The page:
Opened in March 1942 to house captured Allied airmen, particularly officers, Stammlager Luft III at Sagan was built to make escape particularly difficult, especially tunnelling. This did not stop the prisoners who dug through more than 100 yards of loose sand, enabling seventy-six men to escape. All but three of the men were recaptured, however, and fifty were executed by the Germans. There is a chapter detailing the punishments meted out for attempting to escape, and lists the number of shooting incidents. This account provides the reader with an accurate and unprecedented insight into life in a German PoW camp in the latter years of the Second World War.
STALAG LUFT III An Official History of the Great Escape POW Camp
This Official History of the POW camp was prepared for the War Office but was never released to the general public. It explains the German administration and running of the camp, the food and conditions the prisoners endured, and the means by which morale was maintained under such trying circumstances. Inevitably considerable space is devoted to the escapes and their careful preparation as well as the anti-escape measures undertaken by the guards.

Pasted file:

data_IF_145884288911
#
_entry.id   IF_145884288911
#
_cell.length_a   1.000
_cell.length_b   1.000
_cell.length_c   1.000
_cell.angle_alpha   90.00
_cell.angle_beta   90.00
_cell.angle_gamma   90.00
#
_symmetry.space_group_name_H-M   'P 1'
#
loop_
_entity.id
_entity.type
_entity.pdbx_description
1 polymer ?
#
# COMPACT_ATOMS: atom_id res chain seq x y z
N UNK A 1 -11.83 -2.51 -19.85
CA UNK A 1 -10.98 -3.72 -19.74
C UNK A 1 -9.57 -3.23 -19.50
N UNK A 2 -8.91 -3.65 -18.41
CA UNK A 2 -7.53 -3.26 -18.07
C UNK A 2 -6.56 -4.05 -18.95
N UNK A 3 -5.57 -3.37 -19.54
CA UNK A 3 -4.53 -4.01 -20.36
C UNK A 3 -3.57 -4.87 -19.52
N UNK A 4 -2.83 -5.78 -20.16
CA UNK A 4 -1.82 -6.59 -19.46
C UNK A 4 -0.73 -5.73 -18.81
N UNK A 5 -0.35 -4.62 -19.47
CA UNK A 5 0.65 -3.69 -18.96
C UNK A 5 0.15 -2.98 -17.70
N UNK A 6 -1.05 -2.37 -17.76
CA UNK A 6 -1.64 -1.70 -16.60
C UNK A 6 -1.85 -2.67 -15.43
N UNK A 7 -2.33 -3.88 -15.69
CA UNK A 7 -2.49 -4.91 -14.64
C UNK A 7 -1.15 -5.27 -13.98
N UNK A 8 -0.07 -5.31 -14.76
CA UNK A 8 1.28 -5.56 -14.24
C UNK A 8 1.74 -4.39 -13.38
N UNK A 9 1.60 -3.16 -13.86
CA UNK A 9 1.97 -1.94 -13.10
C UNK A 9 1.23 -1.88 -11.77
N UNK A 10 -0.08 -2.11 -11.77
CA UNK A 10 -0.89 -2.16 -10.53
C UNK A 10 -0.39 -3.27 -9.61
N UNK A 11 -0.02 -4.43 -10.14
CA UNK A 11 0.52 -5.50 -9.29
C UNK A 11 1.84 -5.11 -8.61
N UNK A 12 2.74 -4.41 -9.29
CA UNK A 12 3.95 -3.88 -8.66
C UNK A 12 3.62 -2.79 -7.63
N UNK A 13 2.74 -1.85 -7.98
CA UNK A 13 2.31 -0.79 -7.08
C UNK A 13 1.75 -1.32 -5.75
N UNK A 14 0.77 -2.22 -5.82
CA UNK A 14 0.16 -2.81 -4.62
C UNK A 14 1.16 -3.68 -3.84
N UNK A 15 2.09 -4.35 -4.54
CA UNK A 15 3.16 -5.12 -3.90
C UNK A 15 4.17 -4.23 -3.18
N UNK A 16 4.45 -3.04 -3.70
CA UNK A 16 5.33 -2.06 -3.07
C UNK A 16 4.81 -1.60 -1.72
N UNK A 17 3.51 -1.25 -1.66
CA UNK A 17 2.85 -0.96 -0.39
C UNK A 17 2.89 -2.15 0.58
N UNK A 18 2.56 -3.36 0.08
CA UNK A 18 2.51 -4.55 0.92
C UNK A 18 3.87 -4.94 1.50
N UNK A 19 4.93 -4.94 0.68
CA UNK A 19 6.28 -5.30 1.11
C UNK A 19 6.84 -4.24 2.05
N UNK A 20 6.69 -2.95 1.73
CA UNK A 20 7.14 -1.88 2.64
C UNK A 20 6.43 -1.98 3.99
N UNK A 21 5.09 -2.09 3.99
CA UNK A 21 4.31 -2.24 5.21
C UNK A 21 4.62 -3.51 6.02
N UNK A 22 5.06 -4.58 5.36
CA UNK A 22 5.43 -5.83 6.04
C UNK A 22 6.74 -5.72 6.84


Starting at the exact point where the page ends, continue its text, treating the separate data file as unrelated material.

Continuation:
Stalag Luft III is best known for two escape plots by Allied POWs, one in 1943 that became the basis of a fictionalised film, The Wooden Horse. The second breakout the so-called Great Escape of March 1944, which was conceived by Royal Air Force Squadron Leader Roger Bushell, and was authorised by the senior British officer at Stalag Luft III, Herbert Massey. It was this this breakout that featured in the heavily fictionalised version that was was depicted in the film, “The Great Escape”
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